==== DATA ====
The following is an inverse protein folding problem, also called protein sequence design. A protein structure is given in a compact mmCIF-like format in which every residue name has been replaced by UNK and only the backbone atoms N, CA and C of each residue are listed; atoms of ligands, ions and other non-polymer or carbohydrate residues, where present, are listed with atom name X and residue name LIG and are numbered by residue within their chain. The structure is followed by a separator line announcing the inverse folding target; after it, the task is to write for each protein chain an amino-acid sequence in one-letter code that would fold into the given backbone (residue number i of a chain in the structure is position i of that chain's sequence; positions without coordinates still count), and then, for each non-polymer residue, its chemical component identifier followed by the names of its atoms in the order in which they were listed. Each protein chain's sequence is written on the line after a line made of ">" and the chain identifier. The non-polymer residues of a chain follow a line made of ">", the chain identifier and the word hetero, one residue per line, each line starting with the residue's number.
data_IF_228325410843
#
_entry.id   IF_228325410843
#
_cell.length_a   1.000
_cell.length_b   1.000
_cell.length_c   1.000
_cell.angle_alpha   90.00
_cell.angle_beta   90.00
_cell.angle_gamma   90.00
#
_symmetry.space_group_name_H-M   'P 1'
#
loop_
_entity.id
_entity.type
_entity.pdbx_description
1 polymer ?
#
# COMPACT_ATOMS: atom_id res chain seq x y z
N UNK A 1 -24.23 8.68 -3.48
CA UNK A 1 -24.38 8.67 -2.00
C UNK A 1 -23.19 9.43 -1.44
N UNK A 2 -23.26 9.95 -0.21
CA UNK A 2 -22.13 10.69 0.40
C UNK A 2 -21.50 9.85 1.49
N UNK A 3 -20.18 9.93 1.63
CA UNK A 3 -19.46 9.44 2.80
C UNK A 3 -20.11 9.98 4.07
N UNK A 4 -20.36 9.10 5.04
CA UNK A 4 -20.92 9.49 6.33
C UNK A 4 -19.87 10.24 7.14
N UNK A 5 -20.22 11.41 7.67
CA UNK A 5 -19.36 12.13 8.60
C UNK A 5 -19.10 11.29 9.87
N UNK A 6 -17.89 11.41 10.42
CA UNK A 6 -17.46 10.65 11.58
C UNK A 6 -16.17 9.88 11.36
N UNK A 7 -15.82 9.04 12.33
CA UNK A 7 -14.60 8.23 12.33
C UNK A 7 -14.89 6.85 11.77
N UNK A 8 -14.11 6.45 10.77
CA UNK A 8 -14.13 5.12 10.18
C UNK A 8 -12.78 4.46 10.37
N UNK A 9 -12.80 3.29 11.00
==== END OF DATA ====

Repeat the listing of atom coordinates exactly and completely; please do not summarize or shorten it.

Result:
The following is an inverse protein folding problem, also called protein sequence design. A protein structure is given in a compact mmCIF-like format in which every residue name has been replaced by UNK and only the backbone atoms N, CA and C of each residue are listed; atoms of ligands, ions and other non-polymer or carbohydrate residues, where present, are listed with atom name X and residue name LIG and are numbered by residue within their chain. The structure is followed by a separator line announcing the inverse folding target; after it, the task is to write for each protein chain an amino-acid sequence in one-letter code that would fold into the given backbone (residue number i of a chain in the structure is position i of that chain's sequence; positions without coordinates still count), and then, for each non-polymer residue, its chemical component identifier followed by the names of its atoms in the order in which they were listed. Each protein chain's sequence is written on the line after a line made of ">" and the chain identifier. The non-polymer residues of a chain follow a line made of ">", the chain identifier and the word hetero, one residue per line, each line starting with the residue's number.
data_IF_228325410843
#
_entry.id   IF_228325410843
#
_cell.length_a   1.000
_cell.length_b   1.000
_cell.length_c   1.000
_cell.angle_alpha   90.00
_cell.angle_beta   90.00
_cell.angle_gamma   90.00
#
_symmetry.space_group_name_H-M   'P 1'
#
loop_
_entity.id
_entity.type
_entity.pdbx_description
1 polymer ?
#
# COMPACT_ATOMS: atom_id res chain seq x y z
N UNK A 1 -24.23 8.68 -3.48
CA UNK A 1 -24.38 8.67 -2.00
C UNK A 1 -23.19 9.43 -1.44
N UNK A 2 -23.26 9.95 -0.21
CA UNK A 2 -22.13 10.69 0.40
C UNK A 2 -21.50 9.85 1.49
N UNK A 3 -20.18 9.93 1.63
CA UNK A 3 -19.46 9.44 2.80
C UNK A 3 -20.11 9.98 4.07
N UNK A 4 -20.36 9.10 5.04
CA UNK A 4 -20.92 9.49 6.33
C UNK A 4 -19.87 10.24 7.14
N UNK A 5 -20.22 11.41 7.67
CA UNK A 5 -19.36 12.13 8.60
C UNK A 5 -19.10 11.29 9.87
N UNK A 6 -17.89 11.41 10.42
CA UNK A 6 -17.46 10.65 11.58
C UNK A 6 -16.17 9.88 11.36
N UNK A 7 -15.82 9.04 12.33
CA UNK A 7 -14.60 8.23 12.33
C UNK A 7 -14.89 6.85 11.77
N UNK A 8 -14.11 6.45 10.77
CA UNK A 8 -14.13 5.12 10.18
C UNK A 8 -12.78 4.46 10.37
N UNK A 9 -12.80 3.29 11.00